IOS 13.5 comes with many vital features, including the ability to quickly unlock your iPhone while wearing a mask, by skipping Face ID quickly. The feature works on any Face ID-enabled iPhone without a home button, and using it is pretty simple. In iOS 13.5, the passcode field will automatically be presented after you swipe up from the bottom of the lock screen when you are wearing a face mask. According to the release notes, this “also works when authenticating with the App Store, Apple Books, Apple Pay, iTunes, and other apps that support signing in with Face ID.” That means you don’t have to put yourself at risk while paying for things or using your phone by touching the front of your mask.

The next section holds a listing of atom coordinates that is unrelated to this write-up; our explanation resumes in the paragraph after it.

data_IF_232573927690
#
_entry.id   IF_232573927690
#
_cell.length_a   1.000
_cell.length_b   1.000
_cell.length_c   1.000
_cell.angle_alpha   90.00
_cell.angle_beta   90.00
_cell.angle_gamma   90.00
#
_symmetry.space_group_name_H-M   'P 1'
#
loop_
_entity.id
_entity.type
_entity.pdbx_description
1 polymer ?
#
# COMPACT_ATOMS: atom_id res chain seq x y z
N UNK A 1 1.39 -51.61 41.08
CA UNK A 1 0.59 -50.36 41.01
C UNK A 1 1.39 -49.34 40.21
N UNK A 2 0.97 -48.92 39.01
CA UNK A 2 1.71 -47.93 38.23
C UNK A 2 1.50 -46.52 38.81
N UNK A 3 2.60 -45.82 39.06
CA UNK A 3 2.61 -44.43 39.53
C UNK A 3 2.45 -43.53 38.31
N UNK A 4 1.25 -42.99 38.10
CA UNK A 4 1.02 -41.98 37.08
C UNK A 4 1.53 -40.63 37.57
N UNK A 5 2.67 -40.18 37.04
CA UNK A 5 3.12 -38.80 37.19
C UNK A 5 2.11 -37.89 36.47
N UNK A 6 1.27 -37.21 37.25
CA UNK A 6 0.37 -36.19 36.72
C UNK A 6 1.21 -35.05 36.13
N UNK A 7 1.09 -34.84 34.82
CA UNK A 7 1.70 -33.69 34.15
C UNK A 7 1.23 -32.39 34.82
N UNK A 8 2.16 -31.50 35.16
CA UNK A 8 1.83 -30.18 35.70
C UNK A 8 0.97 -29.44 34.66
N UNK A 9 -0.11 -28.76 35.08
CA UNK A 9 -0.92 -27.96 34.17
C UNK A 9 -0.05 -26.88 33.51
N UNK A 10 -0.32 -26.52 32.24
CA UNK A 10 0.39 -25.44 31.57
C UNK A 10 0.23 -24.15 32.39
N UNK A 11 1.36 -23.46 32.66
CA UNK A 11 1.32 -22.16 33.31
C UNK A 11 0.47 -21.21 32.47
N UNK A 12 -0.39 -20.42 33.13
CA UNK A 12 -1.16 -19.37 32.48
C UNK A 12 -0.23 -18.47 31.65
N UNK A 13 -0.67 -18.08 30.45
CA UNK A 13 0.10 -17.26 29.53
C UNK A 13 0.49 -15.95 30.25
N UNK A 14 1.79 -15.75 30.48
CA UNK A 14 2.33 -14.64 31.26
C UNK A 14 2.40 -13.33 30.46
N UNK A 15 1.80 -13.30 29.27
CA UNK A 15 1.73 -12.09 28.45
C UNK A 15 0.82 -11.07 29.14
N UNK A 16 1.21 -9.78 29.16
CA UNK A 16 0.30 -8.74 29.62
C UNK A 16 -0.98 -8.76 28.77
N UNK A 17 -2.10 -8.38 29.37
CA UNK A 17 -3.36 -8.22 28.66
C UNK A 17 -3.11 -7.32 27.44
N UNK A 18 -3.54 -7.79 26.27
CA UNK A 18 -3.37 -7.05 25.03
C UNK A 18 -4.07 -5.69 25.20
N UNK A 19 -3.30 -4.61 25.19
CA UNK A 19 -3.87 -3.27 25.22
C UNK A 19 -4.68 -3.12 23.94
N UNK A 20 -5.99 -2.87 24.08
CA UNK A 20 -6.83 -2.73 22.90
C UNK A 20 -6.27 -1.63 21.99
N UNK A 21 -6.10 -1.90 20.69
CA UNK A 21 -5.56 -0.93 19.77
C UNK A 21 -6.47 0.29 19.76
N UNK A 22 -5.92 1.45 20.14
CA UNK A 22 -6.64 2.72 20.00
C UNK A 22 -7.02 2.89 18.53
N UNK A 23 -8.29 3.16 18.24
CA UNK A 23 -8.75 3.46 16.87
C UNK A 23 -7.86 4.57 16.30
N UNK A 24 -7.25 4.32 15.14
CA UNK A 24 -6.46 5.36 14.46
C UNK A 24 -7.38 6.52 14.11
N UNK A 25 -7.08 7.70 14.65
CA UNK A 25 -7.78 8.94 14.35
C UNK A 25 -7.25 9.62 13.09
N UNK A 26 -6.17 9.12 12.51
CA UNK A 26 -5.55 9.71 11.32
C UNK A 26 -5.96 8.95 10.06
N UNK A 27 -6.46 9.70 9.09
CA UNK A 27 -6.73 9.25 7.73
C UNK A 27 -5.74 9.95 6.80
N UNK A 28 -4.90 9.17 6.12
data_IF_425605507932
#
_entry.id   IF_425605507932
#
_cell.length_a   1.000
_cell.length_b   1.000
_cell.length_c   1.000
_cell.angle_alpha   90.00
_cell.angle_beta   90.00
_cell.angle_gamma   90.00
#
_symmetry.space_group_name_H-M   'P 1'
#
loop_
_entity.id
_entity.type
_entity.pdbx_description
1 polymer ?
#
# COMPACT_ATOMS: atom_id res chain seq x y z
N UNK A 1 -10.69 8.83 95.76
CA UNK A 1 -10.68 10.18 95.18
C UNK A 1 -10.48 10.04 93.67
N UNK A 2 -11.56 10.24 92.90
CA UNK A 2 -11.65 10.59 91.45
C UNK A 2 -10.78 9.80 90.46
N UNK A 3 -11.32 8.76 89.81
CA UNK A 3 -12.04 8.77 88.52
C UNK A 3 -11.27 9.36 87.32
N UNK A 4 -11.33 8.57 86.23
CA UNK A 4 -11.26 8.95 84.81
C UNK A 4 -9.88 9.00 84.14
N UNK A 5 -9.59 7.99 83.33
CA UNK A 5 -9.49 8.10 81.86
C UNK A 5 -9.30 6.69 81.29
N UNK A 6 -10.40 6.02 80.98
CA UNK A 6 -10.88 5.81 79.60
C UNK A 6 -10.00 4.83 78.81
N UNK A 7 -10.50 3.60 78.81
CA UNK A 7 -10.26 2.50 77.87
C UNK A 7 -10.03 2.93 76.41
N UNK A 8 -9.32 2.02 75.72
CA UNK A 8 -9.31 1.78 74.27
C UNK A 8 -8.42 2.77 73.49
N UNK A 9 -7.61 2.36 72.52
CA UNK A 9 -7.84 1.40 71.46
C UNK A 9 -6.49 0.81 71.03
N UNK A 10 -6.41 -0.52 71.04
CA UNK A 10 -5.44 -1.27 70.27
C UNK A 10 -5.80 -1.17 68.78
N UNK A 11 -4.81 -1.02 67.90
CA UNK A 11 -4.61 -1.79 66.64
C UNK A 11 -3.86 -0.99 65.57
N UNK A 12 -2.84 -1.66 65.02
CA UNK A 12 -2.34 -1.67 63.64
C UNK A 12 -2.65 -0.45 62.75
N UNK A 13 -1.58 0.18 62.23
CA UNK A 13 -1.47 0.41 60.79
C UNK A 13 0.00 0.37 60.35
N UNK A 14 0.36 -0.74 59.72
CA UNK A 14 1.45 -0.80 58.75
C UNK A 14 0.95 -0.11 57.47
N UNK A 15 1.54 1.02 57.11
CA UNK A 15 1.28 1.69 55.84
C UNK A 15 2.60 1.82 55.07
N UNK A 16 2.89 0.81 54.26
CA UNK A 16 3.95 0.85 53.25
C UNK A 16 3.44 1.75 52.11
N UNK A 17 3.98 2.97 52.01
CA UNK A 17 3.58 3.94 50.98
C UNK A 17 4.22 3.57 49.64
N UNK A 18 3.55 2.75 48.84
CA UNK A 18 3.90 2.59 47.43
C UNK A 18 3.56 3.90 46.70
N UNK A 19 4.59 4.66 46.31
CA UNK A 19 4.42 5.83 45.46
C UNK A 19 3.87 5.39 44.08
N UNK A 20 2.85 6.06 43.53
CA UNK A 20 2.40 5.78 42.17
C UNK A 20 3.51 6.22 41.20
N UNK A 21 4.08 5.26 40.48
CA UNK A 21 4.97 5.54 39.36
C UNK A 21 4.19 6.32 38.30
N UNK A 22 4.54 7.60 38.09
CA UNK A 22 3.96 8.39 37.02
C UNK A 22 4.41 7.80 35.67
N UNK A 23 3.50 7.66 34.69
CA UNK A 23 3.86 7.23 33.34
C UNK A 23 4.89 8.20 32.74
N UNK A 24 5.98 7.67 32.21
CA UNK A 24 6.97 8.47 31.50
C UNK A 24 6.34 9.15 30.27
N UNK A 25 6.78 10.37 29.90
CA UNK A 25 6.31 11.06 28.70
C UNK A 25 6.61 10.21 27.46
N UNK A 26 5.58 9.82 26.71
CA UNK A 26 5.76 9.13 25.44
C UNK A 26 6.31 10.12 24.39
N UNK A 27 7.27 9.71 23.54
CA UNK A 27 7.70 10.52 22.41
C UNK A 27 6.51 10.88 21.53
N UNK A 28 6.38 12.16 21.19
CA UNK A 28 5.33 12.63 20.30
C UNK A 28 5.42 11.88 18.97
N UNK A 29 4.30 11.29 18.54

Lots of iOS apps need updating?

If you have gone to the Appstore and found dozens of your apps need updating it may be caused by an issue relating to an expired certificate or similar credential used for app sharing. Apple might have had to reissue the updates with a valid certificate on each app affected by the bug to fix the problem impacting many of its users, which in turn explains the need to update the apps. So far Apple has stayed quiet on the issue.

UK: Easyjet slapped on the rudder with an £18bn class action claim in London’s High Court.

Article 82 of the EU General Data Protection Regulation (GDPR) grants customers the right to compensation for inconvenience, distress, annoyance, and loss of control of their data. The Luton-headquartered airline revealed last week that a “highly sophisticated” attack on its IT infrastructure had compromised email addresses and travel details of nine million passengers, as well as the credit card details of just over 2200.